Vulnerable sea mammals deserve our respect and protection
It was the end of January, and I was the 4-8 watch officer on an oceanographic ship working near the Hawaiian islands of Kahoolawe and Maui. Listening to a Sean Na’auao CD and enjoying the beautiful sunset, a sudden movement broad on our starboard bow caught my attention. About 200 yards away, a grayish-black behemoth of the deep rose out of the water, its rippled skin and long “arm” fins identifying it as an adult humpback whale. The whale breached majestically, framed by the blue Hawaiian sky and the fading orange-green winter light. Concerned there might be other whales nearby, I throttled down to zero rpms and put the z-drives in neutral. Not a minute later, a V-shaped tail came up out of the water and slapped a “hello” on the surface before the whale returned to the deep.
That “YouTube moment” off the coast of Maui was one of a number of memorable sightings at sea I’ve been lucky enough to experience. Others include the pod of porpoises that swarmed around our car carrier on a moonlit night off of the Japanese island of Honshu; walruses sunning themselves on the rocks near Cape Greig, Alaska, as our fish processing ship passed by; and the hundreds of dolphins that “escorted” our dredge as we headed back to Balboa, Panama, on a sunny January day. Every one of these unique encounters occurred in far-flung seas of the world, but they had one thing in common: Each involved a species of marine mammal.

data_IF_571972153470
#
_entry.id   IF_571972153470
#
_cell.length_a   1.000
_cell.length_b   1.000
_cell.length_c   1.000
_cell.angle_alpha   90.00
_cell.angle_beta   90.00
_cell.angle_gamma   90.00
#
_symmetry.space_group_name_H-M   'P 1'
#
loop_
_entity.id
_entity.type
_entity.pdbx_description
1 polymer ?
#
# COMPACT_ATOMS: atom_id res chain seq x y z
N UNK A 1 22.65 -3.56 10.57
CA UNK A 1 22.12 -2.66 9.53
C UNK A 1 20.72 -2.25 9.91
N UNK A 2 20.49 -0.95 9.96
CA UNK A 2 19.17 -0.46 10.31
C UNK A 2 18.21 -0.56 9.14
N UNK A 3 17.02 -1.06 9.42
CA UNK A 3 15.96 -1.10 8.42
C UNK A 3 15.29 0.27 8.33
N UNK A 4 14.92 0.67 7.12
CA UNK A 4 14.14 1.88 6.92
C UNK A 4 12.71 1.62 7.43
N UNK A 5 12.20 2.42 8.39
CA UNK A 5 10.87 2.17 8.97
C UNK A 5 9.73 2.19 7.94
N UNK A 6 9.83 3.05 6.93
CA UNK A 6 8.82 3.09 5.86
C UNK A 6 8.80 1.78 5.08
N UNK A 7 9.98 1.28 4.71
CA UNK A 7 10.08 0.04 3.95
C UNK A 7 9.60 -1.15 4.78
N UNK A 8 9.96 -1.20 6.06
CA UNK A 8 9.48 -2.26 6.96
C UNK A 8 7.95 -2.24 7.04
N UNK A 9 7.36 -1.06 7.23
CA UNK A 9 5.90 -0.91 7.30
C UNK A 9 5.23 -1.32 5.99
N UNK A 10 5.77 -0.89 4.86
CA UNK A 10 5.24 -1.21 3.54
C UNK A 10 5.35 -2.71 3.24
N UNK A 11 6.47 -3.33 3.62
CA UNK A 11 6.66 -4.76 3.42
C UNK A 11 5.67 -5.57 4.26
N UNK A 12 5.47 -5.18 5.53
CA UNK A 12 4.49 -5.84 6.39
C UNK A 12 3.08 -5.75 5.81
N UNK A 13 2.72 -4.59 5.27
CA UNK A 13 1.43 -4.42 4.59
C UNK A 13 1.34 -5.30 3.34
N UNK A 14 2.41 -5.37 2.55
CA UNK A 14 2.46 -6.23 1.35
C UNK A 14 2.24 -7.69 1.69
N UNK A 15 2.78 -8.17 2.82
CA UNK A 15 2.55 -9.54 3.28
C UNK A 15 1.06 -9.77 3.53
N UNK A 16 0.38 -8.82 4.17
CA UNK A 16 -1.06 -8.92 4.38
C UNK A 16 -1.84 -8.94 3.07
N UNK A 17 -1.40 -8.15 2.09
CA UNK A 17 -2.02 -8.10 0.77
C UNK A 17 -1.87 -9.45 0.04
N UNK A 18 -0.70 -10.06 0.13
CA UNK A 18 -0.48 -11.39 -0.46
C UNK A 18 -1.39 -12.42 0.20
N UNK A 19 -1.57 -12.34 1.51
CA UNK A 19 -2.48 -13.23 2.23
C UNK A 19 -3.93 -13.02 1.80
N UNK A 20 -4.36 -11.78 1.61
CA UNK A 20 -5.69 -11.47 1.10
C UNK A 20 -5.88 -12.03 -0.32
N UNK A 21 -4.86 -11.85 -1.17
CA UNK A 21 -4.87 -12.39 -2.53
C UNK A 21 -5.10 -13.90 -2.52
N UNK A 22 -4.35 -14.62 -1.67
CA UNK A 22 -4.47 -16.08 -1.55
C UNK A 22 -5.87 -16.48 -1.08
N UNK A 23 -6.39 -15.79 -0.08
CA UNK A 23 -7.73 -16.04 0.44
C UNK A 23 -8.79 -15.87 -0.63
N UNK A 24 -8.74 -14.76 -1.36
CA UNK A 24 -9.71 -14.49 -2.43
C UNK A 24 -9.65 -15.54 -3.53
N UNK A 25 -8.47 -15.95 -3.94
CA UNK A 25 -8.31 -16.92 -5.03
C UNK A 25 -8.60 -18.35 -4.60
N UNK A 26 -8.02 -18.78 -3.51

According to the National Oceanic and Atmospheric Administration (NOAA), marine mammals are defined as having “unique physical adaptations that allow them to thrive in the marine environment with extreme temperatures, depths, pressure and darkness.” There are at least 120 species of marine mammals, divided into four broad taxonomic groups. The first — cetaceans — includes whales, dolphins and porpoises. The second group is composed of seals, sea lions and walruses — the pinnipeds. The third group is the sirenians, in particular manatees and dugongs. The fourth taxonomic group is composed of the marine fissipeds, polar bears and sea otters.